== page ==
PhotoVoice is interviewing established photographers to gain a wider insight into the power of photography and the different approaches to ethical issues. This month, we interviewed award-winning photographer, Jackie King on her photography and passion for the medium.
Jackie King is one of the judges for the CLiKD #loveinlondon photography competition, which is supporting PhotoVoice. Celebrate the unity, diversity and solidarity of London and show us what Love means to you in the capital. Your photographs could be displayed on digital screens across London. Find out more and submit here.
Where did it all begin and why did you chose photography and not another medium?
Photography chose me! I studied Fashion Design at Brighton and after graduating moved to Ireland to work on movies in Dublin. I needed a change and hadn’t found what made me jump out of bed every morning until I got work on a feature film and that literally changed over night. I shared a portfolio of picture’s I’d taken and the next day was asked to be the stills photographer. I spent two amazing years in Dublin and from there I moved to America to study on a photography program as I felt my technical skill level had plateaued and if this was going to go any further I had to improve. What was supposed to be a nine month trip, ended up being two years. When I finished I wanted to be the next Annie Leibovitz, that hasn’t quite happened… yet… but I utilise all the skills I picked up working in Fashion in terms of curating a scene and attention to detail and you find as you go along that the experiences and skill base you’ve nurtured all come together and feed into what you’re doing.
Tell us a bit about your approach to photography.
I usually go into any situation quietly to access the different components with a neutral mindset. My approach then forms as a gut instinct. Some days I love and hate photography as a medium in equal measures because I get frustrated with myself (so I’m hating on myself more than photography) for taking longer to get the shot but once I remember it’s all part of the process and I have a system to ‘warm up’ then I properly begin. For instance, at a wedding I have to start with the details first, calmly taking a moment to find my vibe and then I’m off – same really on any job, the warm up shots I guess.
How do you decide if something is worthy of being captured?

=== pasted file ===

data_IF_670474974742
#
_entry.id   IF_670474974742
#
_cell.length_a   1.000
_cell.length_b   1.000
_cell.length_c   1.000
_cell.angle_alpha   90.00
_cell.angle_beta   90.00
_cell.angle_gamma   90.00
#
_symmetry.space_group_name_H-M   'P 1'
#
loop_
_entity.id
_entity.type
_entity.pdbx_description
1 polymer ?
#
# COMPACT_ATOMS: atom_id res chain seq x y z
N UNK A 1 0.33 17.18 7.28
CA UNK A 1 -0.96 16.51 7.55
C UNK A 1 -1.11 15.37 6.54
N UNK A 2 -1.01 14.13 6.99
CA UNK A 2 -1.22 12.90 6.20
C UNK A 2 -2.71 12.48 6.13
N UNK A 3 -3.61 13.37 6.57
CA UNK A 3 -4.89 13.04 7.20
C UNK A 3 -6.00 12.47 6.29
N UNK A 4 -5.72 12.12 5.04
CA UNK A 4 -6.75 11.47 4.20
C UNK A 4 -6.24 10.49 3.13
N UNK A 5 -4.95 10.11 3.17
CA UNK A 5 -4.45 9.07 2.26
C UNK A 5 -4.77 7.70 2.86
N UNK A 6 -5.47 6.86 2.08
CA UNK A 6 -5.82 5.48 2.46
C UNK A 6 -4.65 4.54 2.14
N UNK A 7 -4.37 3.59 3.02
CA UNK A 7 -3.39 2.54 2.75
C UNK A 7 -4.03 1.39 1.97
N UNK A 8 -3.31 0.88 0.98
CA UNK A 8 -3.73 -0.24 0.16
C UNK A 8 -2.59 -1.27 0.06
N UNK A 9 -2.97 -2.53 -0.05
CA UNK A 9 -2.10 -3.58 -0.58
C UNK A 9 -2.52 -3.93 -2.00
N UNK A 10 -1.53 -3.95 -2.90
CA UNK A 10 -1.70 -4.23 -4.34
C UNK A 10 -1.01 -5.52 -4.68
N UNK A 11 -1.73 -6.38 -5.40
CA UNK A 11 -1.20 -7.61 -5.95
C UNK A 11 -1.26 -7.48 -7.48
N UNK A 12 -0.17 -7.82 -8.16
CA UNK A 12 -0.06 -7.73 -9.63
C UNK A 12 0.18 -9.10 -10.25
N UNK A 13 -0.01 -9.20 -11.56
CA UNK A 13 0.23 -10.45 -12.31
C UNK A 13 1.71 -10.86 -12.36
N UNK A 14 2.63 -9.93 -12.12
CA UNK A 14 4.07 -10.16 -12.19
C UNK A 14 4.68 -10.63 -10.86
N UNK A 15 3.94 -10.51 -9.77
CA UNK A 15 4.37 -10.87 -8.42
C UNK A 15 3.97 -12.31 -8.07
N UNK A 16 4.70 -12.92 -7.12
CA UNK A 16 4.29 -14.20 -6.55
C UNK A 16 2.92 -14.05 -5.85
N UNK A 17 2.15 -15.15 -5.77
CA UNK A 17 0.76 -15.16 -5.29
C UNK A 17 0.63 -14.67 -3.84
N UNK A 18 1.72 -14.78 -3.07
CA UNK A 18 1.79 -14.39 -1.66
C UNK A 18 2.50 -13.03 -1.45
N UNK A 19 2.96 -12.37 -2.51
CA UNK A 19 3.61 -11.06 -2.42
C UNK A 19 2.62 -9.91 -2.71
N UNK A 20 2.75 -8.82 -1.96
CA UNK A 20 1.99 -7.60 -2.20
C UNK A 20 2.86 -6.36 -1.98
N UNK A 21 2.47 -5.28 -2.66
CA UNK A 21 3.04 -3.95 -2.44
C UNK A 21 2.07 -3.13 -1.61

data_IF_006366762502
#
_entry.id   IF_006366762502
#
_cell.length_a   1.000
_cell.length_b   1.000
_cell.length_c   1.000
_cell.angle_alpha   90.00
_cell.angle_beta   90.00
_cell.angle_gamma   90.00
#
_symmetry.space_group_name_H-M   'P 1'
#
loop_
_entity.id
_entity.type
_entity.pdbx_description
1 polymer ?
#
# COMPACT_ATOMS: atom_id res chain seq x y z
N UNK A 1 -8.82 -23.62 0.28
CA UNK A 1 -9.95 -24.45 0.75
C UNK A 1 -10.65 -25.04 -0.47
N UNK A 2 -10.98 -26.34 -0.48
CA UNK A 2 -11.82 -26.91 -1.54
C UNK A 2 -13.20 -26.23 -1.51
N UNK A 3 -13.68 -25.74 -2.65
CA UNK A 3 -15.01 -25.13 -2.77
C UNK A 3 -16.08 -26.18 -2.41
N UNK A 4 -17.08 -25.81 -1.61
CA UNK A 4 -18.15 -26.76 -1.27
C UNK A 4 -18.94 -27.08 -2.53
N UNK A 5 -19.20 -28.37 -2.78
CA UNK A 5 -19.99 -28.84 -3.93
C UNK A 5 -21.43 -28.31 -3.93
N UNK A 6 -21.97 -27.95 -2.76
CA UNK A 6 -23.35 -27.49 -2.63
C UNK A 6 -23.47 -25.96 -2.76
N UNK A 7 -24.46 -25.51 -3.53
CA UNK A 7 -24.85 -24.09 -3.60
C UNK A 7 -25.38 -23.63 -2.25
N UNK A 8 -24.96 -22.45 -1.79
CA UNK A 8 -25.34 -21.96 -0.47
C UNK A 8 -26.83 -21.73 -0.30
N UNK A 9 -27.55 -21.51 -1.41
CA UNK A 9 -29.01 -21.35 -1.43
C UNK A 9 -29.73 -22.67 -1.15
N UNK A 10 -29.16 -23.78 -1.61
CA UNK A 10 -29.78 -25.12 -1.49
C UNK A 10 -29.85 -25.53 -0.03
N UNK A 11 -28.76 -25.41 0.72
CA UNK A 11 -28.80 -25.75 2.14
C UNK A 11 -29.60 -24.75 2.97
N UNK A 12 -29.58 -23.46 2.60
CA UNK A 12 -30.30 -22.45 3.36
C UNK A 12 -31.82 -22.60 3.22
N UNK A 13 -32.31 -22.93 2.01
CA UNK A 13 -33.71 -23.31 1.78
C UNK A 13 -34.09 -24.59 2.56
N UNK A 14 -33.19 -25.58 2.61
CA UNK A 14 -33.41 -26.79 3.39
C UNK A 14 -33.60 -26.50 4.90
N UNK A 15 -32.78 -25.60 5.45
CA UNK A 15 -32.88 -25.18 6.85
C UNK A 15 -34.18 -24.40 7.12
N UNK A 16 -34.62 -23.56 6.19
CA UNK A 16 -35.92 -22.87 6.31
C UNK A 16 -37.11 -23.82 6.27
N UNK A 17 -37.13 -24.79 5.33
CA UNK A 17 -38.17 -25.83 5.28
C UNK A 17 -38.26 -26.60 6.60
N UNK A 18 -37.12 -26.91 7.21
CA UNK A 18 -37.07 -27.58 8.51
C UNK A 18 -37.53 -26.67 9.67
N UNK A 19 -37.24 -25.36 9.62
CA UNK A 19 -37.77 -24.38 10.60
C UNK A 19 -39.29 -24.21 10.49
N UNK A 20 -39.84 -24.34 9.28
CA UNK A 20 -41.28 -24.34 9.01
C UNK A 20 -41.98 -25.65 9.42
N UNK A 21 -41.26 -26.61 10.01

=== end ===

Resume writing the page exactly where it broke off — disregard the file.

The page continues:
Well, when I’m photographing weddings it’s a split second decision based on gut instinct and apparently I have a particular smile when I’ve gotten what I wanted or ‘nailed it’. Whether I’m commissioned by families or corporate clients, it’s the same approach which is to bring out and photograph the best version of someone. For personal projects I am more critical of what I’m looking at and I tend to focus on the urban environment. I’m fascinated by empty space and people-less places, the peace amongst chaos.
Is there a single image that defines you as a photographer?
There’s one I’ll always love which took a lot of blood, sweat and tears to create and which has its own story : ‘Crazy Lady’ was my winning entry for Photographer of The Year and way back in the day was my experimental approach to merging illustration and photography. I love the colour!
Can photography bring about positive social change?
Yes I believe it can, even if it starts with positively impacting one person that can create a ripple effect.
Has charity photography changed since you started?
Yes and it feels like the viewers receptibility has shifted too.
What is your approach to the ethics of photography?
“We are all fighting a battle you know nothing about” – be kind, we have no idea what is going on in someone’s life so on a interpersonal ethical level I always choose kindness in my approach to whomever I meet and have the privilege to photograph. For that moment you are literally ‘capturing’ their essence. We all have our own process for creating imagery, be honest about it, understanding and empathy go a long way.
What is your greatest achievement as a photographer?
Winning Portrait Photographer of The Year and as twee as this might sound, making a difference in people’s lives by recording a particular time or moment for them.
How important do you think equipment is?
Having an eye, a great lens and of course light is more important, don’t get bogged down with equipment.
Do you have any advice for aspiring photographers?
Stay curious, align yourself with like minded groups or organisations, find a mentor or visit reviews, take on board advice but listen to yourself too. Be resilient, expect a roller coaster and learn how to ride it + learn your craft
Featured image: © Jackie King Lyndsey & David